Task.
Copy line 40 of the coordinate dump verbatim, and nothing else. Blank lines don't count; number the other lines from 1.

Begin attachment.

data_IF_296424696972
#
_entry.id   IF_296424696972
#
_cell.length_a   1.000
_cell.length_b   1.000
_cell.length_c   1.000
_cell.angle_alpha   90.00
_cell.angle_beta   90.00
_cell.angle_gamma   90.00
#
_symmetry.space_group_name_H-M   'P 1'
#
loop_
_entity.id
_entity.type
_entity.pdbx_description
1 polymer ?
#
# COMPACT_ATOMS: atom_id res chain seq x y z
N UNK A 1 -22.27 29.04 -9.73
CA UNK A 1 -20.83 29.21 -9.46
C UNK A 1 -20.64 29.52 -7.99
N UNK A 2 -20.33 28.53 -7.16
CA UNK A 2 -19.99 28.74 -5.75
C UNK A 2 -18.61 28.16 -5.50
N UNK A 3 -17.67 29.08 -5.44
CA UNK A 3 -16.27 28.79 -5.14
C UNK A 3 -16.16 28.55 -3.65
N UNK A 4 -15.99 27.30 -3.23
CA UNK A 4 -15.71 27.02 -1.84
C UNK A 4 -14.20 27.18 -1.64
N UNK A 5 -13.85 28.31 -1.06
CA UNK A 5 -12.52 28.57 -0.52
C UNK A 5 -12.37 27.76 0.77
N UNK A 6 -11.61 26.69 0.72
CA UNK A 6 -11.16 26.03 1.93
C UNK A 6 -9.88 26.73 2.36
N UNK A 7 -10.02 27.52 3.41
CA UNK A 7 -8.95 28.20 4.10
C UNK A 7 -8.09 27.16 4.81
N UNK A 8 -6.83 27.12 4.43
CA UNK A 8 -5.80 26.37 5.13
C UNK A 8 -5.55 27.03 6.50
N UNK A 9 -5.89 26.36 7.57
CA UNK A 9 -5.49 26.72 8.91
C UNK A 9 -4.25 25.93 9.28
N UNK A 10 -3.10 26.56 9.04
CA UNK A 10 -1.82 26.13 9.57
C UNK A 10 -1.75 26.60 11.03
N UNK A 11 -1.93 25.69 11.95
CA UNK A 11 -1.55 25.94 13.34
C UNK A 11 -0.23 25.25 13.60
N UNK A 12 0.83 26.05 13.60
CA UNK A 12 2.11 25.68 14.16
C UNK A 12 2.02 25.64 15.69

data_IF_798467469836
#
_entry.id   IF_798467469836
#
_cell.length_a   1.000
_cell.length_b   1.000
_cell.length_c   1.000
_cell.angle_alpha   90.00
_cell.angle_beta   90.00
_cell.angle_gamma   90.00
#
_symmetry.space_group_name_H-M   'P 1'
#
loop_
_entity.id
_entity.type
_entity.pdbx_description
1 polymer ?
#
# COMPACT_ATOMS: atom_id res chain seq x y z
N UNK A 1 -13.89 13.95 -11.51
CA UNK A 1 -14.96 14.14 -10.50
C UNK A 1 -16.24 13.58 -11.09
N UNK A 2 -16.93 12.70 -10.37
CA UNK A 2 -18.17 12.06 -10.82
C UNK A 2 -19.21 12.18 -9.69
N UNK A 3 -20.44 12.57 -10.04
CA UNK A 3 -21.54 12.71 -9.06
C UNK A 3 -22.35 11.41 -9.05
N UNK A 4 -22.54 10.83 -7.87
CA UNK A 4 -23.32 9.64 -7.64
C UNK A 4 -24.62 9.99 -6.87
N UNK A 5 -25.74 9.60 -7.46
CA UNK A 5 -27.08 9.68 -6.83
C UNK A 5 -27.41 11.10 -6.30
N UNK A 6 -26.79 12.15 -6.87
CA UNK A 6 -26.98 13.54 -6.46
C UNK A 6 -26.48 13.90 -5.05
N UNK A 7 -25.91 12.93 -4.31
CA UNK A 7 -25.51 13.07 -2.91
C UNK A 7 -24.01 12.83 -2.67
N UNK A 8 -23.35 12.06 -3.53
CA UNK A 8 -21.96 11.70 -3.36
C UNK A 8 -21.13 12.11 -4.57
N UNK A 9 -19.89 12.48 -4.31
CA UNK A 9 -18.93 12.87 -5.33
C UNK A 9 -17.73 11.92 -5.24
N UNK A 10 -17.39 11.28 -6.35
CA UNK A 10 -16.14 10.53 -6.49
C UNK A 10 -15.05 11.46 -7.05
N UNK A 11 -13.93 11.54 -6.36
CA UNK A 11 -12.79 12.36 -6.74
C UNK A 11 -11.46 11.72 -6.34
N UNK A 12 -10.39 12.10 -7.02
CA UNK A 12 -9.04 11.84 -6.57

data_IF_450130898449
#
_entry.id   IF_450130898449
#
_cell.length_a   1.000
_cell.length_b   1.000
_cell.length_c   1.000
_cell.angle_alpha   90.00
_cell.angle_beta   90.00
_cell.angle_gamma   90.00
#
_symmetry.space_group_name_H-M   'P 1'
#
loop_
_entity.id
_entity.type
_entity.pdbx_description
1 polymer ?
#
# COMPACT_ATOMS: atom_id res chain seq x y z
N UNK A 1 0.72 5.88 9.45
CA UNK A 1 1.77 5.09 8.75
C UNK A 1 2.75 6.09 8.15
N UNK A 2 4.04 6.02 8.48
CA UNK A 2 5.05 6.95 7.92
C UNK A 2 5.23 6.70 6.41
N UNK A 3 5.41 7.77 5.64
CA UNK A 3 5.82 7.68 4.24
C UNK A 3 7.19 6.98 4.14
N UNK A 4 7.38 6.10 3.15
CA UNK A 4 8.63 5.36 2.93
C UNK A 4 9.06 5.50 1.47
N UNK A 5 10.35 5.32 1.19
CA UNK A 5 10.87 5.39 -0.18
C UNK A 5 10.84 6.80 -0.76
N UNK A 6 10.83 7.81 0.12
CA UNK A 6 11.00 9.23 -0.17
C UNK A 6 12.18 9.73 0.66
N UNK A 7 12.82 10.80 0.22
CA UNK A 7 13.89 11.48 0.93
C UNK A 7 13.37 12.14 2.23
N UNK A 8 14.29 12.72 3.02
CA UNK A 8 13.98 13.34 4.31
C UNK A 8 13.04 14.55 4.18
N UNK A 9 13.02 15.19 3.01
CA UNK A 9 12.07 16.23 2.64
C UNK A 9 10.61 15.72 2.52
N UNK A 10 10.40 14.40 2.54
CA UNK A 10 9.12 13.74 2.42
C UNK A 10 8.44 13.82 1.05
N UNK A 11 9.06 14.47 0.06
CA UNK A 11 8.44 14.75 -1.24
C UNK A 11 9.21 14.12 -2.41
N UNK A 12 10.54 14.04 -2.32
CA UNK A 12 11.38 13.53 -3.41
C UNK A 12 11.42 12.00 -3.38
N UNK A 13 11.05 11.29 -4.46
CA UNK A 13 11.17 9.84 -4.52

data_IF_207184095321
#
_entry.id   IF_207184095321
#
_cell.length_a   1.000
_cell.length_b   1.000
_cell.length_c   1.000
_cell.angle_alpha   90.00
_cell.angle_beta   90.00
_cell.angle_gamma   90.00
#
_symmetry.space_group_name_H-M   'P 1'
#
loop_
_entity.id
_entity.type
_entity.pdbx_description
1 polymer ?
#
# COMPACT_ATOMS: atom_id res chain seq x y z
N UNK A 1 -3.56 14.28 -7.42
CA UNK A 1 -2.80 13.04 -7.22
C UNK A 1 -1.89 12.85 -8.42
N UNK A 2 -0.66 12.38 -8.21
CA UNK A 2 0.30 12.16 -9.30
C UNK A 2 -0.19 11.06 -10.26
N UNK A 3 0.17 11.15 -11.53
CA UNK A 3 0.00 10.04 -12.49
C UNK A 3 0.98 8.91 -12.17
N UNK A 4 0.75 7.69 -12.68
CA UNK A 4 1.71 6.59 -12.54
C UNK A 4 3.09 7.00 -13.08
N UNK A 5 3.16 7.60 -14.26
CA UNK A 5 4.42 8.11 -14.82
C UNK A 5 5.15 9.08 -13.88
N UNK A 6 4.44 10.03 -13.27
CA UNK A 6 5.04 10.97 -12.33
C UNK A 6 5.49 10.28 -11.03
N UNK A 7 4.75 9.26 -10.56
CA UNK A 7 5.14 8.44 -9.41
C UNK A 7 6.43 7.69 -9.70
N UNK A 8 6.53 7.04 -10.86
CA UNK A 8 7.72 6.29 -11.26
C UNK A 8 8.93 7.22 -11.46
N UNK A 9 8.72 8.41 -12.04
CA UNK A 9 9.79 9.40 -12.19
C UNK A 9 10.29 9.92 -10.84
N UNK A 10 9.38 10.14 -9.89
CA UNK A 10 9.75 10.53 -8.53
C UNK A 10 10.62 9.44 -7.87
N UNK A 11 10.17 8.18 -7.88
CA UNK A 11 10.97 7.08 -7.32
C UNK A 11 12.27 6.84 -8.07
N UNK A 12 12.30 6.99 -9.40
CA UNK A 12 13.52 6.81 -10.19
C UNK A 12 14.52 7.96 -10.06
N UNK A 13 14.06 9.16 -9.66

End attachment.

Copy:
CA UNK A 7 -8.95 28.20 4.10